Why don’t utilities put more power on the grid to prevent shortages?

by admin on July 19, 2012

Shortages are caused by plant failures, grid limits and off estimated demand. Blackouts and brownouts are more common during the summer because of these factors.

Grid operators want to send the exact amount of electricity demanded to the grid. Power plants generate enough electricity to meet demands. If a power plant goes down it could be too late to turn another. To meet peak demand, gas plants will be turned on following a hot summer day. When demand decreases, hydro and gas plants are the first to be turned off. Nuclear plants are expensive and hard to shut down and start up.

Consumers may wonder “why isn’t there more power ‘available’ on the grid to prevent blackouts?” Electricity is like water going through a pipeline. There is a limit to how much the pipeline can hold. In this scenario, voltage is pressure and current is volume. It’s impossible to add volume (voltage) at a set pressure (voltage).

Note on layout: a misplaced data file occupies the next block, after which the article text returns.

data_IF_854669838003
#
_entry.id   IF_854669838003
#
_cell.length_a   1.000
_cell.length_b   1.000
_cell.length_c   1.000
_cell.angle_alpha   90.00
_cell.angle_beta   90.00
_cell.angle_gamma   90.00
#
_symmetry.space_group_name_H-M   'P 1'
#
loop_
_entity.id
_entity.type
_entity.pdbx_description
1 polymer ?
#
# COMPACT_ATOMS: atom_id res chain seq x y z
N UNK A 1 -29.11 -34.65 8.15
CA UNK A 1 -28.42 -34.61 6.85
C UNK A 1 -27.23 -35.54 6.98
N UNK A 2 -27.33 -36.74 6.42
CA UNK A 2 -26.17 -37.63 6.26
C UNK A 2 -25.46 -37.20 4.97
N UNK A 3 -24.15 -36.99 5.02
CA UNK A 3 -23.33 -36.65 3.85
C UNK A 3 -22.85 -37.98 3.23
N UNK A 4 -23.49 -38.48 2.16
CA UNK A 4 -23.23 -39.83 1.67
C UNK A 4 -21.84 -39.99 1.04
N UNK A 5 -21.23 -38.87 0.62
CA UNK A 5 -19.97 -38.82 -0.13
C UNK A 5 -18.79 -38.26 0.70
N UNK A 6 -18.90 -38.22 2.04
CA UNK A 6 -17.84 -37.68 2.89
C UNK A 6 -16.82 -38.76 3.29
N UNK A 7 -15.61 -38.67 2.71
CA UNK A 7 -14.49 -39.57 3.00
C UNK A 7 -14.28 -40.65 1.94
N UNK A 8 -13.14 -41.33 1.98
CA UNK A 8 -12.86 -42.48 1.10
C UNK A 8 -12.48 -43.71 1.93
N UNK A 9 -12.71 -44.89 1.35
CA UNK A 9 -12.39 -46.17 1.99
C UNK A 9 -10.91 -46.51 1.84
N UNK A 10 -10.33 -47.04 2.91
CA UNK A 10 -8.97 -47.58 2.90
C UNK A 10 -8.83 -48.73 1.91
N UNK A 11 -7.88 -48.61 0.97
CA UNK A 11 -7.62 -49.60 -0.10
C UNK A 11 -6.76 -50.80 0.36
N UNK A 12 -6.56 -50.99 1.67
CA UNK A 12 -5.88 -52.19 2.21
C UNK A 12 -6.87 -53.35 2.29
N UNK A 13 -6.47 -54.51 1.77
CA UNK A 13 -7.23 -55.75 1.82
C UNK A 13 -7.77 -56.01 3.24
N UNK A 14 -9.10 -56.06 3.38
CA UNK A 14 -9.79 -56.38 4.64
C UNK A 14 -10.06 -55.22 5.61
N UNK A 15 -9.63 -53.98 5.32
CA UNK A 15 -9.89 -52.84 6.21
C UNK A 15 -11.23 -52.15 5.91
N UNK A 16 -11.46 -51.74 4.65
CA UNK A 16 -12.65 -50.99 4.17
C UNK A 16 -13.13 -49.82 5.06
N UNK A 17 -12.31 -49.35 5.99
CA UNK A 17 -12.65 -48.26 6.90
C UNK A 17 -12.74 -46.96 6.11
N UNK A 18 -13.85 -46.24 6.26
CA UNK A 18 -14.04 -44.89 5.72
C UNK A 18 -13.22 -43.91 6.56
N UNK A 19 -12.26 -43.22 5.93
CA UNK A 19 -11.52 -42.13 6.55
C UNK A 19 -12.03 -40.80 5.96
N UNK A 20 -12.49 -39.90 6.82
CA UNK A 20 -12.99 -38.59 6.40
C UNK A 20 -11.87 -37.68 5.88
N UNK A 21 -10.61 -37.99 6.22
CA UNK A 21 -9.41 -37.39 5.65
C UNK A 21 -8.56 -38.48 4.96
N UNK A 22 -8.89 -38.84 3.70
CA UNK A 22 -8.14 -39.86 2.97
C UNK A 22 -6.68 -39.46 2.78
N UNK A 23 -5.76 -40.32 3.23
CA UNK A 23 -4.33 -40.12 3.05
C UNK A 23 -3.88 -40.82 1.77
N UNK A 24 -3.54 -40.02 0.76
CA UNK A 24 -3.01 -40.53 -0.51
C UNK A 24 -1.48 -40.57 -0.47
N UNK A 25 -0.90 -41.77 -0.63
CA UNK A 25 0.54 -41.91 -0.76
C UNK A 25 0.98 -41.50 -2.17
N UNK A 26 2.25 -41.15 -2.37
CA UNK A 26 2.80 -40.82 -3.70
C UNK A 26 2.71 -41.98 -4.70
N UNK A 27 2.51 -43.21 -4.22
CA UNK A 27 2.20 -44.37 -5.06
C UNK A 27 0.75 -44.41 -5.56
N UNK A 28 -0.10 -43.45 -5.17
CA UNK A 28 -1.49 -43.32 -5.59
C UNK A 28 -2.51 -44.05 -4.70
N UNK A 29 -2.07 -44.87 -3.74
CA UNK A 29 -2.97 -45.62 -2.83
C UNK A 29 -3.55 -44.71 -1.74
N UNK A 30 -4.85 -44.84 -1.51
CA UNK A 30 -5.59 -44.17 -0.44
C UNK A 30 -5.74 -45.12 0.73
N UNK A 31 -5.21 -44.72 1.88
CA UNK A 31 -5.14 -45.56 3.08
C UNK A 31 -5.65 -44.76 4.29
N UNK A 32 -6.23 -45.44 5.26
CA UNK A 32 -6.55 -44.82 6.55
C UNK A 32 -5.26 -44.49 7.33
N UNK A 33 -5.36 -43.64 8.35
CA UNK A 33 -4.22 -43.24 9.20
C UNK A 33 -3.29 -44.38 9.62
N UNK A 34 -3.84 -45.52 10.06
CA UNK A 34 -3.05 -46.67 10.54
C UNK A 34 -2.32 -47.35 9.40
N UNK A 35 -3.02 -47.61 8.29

Power outages can occur if demand estimates are off. Because of this, businesses and residences have agreed to turn off power during peak times to prevent brownouts and blackouts. These businesses often use backup generators to provide electricity while they remain off the grid.

Curtailment Programs

Load Resource Participation:

Customer load curtailment can be bid into different ancillary service markets. Participation requirements and compensation depend on the particular market. All programs require customers to have real-time telemetry installed. For Responsive Reserve and Non-Spinning Reserve markets, capacity payments are made regardless of whether the customer is called upon to curtail.

Voluntary Load Response:

Participants get compensated for curtailing electricity load at their will in response to the actual or projected hourly MCPE.

Emergency Interruptible Load Service (EILS):

Participants bid to provide electric load reductions. The program is for helping in emergencies rather than simply high price conditions on the ERCOT grid.

Consumer interested in participating in these demand curtailment programs can call 1-800-971-4020.

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